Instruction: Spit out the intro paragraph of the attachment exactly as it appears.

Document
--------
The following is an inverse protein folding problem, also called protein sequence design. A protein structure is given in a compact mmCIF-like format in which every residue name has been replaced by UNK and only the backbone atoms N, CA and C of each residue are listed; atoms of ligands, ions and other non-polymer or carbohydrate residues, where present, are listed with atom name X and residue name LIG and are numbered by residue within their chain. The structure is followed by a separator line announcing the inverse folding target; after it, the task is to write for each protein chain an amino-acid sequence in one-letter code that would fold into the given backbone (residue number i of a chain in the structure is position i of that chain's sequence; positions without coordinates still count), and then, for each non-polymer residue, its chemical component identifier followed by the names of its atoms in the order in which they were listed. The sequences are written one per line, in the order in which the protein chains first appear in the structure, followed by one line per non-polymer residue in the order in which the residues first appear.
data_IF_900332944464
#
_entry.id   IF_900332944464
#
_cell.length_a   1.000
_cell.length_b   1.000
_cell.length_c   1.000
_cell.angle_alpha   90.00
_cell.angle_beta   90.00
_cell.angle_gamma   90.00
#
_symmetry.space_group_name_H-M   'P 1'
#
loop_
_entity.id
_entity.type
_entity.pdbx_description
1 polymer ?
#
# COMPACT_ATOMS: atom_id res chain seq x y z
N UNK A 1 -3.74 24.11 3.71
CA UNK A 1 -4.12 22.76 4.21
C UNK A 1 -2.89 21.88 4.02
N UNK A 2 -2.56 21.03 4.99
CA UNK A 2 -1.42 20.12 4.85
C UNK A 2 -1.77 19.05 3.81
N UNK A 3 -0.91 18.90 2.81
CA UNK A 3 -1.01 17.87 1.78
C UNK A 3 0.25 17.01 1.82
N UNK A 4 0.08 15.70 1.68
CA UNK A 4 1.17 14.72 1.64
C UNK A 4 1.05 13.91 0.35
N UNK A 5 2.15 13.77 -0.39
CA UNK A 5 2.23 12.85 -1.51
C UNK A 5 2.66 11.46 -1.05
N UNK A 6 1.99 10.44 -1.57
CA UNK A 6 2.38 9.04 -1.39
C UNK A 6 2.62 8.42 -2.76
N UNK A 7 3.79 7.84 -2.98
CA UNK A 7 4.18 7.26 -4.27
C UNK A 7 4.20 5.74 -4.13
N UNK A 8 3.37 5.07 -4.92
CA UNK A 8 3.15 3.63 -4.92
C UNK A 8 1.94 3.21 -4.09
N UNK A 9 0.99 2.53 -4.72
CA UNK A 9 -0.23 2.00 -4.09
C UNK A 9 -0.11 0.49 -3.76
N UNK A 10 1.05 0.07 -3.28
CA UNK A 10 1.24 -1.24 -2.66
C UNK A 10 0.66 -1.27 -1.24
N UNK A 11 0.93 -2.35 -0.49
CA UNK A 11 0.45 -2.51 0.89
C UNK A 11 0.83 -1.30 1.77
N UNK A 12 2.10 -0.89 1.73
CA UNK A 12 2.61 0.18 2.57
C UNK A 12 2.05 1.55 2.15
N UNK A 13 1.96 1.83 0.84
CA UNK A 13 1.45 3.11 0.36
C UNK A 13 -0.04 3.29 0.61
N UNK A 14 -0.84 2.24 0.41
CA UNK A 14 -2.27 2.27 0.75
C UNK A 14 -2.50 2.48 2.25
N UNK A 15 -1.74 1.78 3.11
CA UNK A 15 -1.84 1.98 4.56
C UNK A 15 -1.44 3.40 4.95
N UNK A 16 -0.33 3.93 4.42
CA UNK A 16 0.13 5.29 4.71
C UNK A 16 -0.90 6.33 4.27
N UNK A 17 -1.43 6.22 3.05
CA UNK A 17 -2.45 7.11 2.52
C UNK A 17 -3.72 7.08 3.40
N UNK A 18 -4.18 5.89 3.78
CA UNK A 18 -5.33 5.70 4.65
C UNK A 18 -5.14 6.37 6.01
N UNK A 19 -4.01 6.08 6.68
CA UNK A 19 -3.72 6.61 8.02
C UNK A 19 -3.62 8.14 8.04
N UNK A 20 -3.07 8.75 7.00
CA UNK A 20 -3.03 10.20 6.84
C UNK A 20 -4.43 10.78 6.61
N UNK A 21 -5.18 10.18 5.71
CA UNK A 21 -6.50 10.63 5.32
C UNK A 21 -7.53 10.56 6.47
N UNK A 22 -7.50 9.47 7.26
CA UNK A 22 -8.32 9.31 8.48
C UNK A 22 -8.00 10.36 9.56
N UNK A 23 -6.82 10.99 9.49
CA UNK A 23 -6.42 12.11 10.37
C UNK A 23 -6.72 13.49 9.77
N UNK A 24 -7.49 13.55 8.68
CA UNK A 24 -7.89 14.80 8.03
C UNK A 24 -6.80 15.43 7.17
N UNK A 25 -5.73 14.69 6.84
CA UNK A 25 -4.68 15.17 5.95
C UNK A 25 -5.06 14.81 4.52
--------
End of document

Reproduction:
The following is an inverse protein folding problem, also called protein sequence design. A protein structure is given in a compact mmCIF-like format in which every residue name has been replaced by UNK and only the backbone atoms N, CA and C of each residue are listed; atoms of ligands, ions and other non-polymer or carbohydrate residues, where present, are listed with atom name X and residue name LIG and are numbered by residue within their chain. The structure is followed by a separator line announcing the inverse folding target; after it, the task is to write for each protein chain an amino-acid sequence in one-letter code that would fold into the given backbone (residue number i of a chain in the structure is position i of that chain's sequence; positions without coordinates still count), and then, for each non-polymer residue, its chemical component identifier followed by the names of its atoms in the order in which they were listed. The sequences are written one per line, in the order in which the protein chains first appear in the structure, followed by one line per non-polymer residue in the order in which the residues first appear.